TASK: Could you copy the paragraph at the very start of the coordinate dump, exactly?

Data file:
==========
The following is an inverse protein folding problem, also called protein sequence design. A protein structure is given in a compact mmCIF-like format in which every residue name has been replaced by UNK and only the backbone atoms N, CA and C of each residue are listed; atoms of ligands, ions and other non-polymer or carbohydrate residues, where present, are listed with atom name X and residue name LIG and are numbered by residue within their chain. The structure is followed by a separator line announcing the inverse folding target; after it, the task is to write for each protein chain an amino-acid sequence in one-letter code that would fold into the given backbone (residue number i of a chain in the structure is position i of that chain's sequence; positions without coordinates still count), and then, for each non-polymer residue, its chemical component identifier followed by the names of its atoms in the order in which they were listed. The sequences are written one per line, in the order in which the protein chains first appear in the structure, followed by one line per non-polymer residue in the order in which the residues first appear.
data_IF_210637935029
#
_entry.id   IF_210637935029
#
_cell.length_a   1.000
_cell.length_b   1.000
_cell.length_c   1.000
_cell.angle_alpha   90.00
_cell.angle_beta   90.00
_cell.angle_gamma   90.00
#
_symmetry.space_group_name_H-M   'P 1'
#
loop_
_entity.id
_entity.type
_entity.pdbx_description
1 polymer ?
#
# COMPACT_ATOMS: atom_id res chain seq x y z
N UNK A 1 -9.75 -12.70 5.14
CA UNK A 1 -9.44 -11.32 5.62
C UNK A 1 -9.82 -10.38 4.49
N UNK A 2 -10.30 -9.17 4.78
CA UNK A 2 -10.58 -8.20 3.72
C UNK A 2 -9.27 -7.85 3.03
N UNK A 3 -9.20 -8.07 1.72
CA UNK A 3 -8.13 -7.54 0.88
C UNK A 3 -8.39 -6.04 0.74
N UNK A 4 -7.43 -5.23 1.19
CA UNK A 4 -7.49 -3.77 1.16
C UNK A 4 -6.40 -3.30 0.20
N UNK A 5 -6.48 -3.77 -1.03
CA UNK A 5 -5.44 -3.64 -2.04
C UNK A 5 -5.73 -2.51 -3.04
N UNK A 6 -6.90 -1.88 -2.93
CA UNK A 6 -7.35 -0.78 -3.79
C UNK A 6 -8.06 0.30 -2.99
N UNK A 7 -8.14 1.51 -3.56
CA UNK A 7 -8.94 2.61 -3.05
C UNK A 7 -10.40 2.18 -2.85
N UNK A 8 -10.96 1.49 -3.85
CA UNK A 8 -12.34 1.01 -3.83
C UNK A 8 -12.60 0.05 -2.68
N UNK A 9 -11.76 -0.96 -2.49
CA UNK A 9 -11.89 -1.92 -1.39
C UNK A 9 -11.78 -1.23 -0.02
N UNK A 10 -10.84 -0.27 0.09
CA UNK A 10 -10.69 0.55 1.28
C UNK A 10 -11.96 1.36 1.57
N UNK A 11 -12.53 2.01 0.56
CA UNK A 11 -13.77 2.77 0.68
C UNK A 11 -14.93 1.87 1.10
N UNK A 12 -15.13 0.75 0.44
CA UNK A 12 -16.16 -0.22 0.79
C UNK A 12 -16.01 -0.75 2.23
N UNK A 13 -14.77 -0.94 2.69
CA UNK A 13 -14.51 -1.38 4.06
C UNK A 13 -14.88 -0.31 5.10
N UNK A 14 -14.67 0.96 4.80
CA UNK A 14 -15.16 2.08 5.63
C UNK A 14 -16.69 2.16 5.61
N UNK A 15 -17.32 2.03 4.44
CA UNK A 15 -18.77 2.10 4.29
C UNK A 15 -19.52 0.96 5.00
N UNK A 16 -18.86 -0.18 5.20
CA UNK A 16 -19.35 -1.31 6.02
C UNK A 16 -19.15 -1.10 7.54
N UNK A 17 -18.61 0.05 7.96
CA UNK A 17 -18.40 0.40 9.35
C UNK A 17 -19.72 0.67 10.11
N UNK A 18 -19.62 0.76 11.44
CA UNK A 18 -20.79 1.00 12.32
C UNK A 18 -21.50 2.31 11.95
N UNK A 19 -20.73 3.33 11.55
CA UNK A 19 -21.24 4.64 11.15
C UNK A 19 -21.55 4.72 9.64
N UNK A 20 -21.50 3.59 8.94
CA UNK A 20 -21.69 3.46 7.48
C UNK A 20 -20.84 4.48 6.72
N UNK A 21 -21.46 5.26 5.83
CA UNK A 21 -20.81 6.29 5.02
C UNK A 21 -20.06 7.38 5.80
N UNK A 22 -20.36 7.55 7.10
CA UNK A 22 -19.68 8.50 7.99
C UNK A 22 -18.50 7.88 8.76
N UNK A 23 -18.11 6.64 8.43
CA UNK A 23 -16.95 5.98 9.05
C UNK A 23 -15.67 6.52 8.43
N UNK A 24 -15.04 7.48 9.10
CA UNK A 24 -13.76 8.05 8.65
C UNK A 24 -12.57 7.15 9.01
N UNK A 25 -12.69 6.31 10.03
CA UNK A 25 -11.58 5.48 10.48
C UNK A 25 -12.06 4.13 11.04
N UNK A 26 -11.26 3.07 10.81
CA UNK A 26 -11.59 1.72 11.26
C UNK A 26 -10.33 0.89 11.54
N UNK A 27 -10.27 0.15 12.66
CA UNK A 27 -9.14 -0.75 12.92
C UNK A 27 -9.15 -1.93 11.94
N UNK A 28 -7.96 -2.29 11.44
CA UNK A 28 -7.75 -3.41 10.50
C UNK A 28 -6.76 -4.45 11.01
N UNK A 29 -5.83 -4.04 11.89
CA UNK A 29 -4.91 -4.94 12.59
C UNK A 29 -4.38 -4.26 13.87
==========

The following is an inverse protein folding problem, also called protein sequence design. A protein structure is given in a compact mmCIF-like format in which every residue name has been replaced by UNK and only the backbone atoms N, CA and C of each residue are listed; atoms of ligands, ions and other non-polymer or carbohydrate residues, where present, are listed with atom name X and residue name LIG and are numbered by residue within their chain. The structure is followed by a separator line announcing the inverse folding target; after it, the task is to write for each protein chain an amino-acid sequence in one-letter code that would fold into the given backbone (residue number i of a chain in the structure is position i of that chain's sequence; positions without coordinates still count), and then, for each non-polymer residue, its chemical component identifier followed by the names of its atoms in the order in which they were listed. The sequences are written one per line, in the order in which the protein chains first appear in the structure, followed by one line per non-polymer residue in the order in which the residues first appear.